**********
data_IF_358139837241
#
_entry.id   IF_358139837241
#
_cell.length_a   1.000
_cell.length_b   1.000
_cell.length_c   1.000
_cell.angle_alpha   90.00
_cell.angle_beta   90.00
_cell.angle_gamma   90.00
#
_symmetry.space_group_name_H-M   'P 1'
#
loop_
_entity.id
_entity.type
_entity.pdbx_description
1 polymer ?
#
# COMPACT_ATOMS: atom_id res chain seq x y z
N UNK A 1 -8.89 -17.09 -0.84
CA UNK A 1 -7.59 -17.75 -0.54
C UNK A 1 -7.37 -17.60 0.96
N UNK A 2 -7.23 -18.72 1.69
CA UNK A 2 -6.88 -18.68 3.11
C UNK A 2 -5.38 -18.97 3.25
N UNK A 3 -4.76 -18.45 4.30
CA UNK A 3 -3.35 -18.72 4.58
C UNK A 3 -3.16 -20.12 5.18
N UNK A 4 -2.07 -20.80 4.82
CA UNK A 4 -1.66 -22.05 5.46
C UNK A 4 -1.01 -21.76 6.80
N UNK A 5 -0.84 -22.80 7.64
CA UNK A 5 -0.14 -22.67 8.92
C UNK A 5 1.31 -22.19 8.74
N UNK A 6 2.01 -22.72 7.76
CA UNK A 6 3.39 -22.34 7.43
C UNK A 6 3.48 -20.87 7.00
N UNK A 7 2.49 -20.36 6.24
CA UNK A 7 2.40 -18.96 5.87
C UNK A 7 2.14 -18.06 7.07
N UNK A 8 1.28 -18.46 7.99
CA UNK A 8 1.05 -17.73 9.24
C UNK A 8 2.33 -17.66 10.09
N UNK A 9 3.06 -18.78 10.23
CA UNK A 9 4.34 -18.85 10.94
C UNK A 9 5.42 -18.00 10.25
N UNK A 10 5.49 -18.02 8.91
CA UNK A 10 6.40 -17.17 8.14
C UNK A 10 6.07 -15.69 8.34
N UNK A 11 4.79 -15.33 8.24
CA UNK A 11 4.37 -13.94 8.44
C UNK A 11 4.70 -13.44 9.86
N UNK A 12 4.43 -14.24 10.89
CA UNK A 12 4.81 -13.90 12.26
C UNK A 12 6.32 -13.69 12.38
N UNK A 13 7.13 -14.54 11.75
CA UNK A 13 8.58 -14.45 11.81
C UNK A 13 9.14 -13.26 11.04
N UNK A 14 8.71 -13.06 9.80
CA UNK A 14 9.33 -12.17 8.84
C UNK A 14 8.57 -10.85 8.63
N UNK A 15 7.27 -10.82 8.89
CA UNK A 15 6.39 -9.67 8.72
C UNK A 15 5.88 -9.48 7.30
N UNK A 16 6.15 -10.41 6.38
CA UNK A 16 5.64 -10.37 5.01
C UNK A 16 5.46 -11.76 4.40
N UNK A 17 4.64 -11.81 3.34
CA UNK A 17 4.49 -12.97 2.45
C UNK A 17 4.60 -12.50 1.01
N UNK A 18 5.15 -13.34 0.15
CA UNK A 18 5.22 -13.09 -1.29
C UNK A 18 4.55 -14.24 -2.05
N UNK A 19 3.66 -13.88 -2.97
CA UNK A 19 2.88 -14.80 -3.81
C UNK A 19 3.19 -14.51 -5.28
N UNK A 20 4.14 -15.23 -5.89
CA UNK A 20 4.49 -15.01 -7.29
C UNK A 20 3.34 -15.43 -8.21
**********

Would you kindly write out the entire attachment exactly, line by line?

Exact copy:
data_IF_358139837241
#
_entry.id   IF_358139837241
#
_cell.length_a   1.000
_cell.length_b   1.000
_cell.length_c   1.000
_cell.angle_alpha   90.00
_cell.angle_beta   90.00
_cell.angle_gamma   90.00
#
_symmetry.space_group_name_H-M   'P 1'
#
loop_
_entity.id
_entity.type
_entity.pdbx_description
1 polymer ?
#
# COMPACT_ATOMS: atom_id res chain seq x y z
N UNK A 1 -8.89 -17.09 -0.84
CA UNK A 1 -7.59 -17.75 -0.54
C UNK A 1 -7.37 -17.60 0.96
N UNK A 2 -7.23 -18.72 1.69
CA UNK A 2 -6.88 -18.68 3.11
C UNK A 2 -5.38 -18.97 3.25
N UNK A 3 -4.76 -18.45 4.30
CA UNK A 3 -3.35 -18.72 4.58
C UNK A 3 -3.16 -20.12 5.18
N UNK A 4 -2.07 -20.80 4.82
CA UNK A 4 -1.66 -22.05 5.46
C UNK A 4 -1.01 -21.76 6.80
N UNK A 5 -0.84 -22.80 7.64
CA UNK A 5 -0.14 -22.67 8.92
C UNK A 5 1.31 -22.19 8.74
N UNK A 6 2.01 -22.72 7.76
CA UNK A 6 3.39 -22.34 7.43
C UNK A 6 3.48 -20.87 7.00
N UNK A 7 2.49 -20.36 6.24
CA UNK A 7 2.40 -18.96 5.87
C UNK A 7 2.14 -18.06 7.07
N UNK A 8 1.28 -18.46 7.99
CA UNK A 8 1.05 -17.73 9.24
C UNK A 8 2.33 -17.66 10.09
N UNK A 9 3.06 -18.78 10.23
CA UNK A 9 4.34 -18.85 10.94
C UNK A 9 5.42 -18.00 10.25
N UNK A 10 5.49 -18.02 8.91
CA UNK A 10 6.40 -17.17 8.14
C UNK A 10 6.07 -15.69 8.34
N UNK A 11 4.79 -15.33 8.24
CA UNK A 11 4.37 -13.94 8.44
C UNK A 11 4.70 -13.44 9.86
N UNK A 12 4.43 -14.24 10.89
CA UNK A 12 4.81 -13.90 12.26
C UNK A 12 6.32 -13.69 12.38
N UNK A 13 7.13 -14.54 11.75
CA UNK A 13 8.58 -14.45 11.81
C UNK A 13 9.14 -13.26 11.04
N UNK A 14 8.71 -13.06 9.80
CA UNK A 14 9.33 -12.17 8.84
C UNK A 14 8.57 -10.85 8.63
N UNK A 15 7.27 -10.82 8.89
CA UNK A 15 6.39 -9.67 8.72
C UNK A 15 5.88 -9.48 7.30
N UNK A 16 6.15 -10.41 6.38
CA UNK A 16 5.64 -10.37 5.01
C UNK A 16 5.46 -11.76 4.40
N UNK A 17 4.64 -11.81 3.34
CA UNK A 17 4.49 -12.97 2.45
C UNK A 17 4.60 -12.50 1.01
N UNK A 18 5.15 -13.34 0.15
CA UNK A 18 5.22 -13.09 -1.29
C UNK A 18 4.55 -14.24 -2.05
N UNK A 19 3.66 -13.88 -2.97
CA UNK A 19 2.88 -14.80 -3.81
C UNK A 19 3.19 -14.51 -5.28
N UNK A 20 4.14 -15.23 -5.89
CA UNK A 20 4.49 -15.01 -7.29
C UNK A 20 3.34 -15.43 -8.21